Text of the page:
4 Ways To Prepare Your Kids For An Adventure Vacation

4 Ways To Prepare Your Kids For An Adventure Vacation

Written by Eileen Gunn on

Eileen P. Gunn is a veteran journalist, parent, and traveler. She’s written for Fortune, The Wall Street Journal, and U.S. News and World Report. She’s traveled on five continents (three with her daughter). She also founded the family travel website FamiliesGoTravel!

4 Ways To Prepare Your Kids For An Adventure Vacation

Adventure travel can mean different things to different families. For some it might mean a week of trekking through high mountain peaks, for others it could be a week of adrenaline-pumping activities in Costa Rica. And for others it could simply mean soaking up the food and culture in a country very different from their own.

No matter what your threshold for adventure is, it probably means introducing your kids to new places, cultures, food, or activities. You’re taking them—and maybe yourself—out of your comfort zones. To make the most of the trip and ensure everyone enjoys it, you should spend some time preparing your kids for what’s ahead. Here are four important ways to get ready an adventure vacation with kids.

1. Involve Kids in Planning Your Adventure

Kids differ in their ability to step out of their comfort zones, and it might surprise you what your kids do and don’t think is too scary. At an animal preserve in Roatan last winter I was amazed at how eager my shy 10-year-old was to have capuchin monkeys climbing on her. Getting your kids involved in planning your adventure vacation by asking what appeals to them and what is an absolute deal-breaker can potentially save you planning time, money, and stress in the long run.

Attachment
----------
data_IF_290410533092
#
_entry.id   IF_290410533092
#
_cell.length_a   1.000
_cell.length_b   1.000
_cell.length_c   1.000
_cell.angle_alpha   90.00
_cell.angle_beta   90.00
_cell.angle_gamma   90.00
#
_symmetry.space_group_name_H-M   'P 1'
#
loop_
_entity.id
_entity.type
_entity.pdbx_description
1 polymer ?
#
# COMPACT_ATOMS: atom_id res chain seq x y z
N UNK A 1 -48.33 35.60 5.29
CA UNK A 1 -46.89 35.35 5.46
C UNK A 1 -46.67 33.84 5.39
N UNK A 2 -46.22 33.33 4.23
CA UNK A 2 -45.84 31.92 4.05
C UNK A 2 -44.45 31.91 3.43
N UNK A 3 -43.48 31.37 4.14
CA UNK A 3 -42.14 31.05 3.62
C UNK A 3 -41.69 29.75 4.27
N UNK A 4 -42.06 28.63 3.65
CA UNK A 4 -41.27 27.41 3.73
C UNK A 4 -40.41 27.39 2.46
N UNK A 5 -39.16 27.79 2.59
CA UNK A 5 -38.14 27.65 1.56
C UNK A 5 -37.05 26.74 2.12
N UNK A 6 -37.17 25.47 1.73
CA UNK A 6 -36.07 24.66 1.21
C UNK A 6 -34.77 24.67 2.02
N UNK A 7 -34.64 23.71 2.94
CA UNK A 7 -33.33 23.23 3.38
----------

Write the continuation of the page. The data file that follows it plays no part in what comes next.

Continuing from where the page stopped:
Conversely, kids don’t always delight in the same activities adults find exciting. Adventure tour guide Jacquie Whitt cautions that if you are visiting places like Greece, Machu Picchu, or Angkor, “kids will get ruin fatigue before you do.” She recommends planning some hands-on activities to break up the days looking at old stuff. These might include a day relaxing and swimming at your hotel; visiting a beach; or trying something active like kayaking, horseback riding, or visiting a cultural village.

2. Talk About What to Expect

Start with your destination country’s culture and how it’s similar or different from yours. Mention attitudes and expectations around children that might be different from attitudes and expectations at home, and stress what is considered polite and what could be considered rude.

We visited Senegal when our daughter was eight, and it was by far the poorest country we’d ever traveled to. We talked about the fun things we would do but also about the poverty we would see. We explained how and why the people there live so differently from us, what it’s like for kids there, and how travelers like us can impact less wealthy countries for better and for worse.

If you’ll be on a group tour, be clear rules like being on time, being quiet when a guide is explaining things, and following directions.

If you’ve never had your destination’s food before, get books from the library, look at pictures online, and perhaps even try to make some dishes before you leave. Knowing that they’ll be able to eat simple chicken and plain rice, familiar fruit, or new sweets might reassure picky eaters that they won’t starve. Whitt also notes, “It’s a good idea to help children understand the food customs and options for the activities you have planned.” For example, not all countries have kids menus. On a group trip you might be sharing communal meals cooked with what the support crew can carry.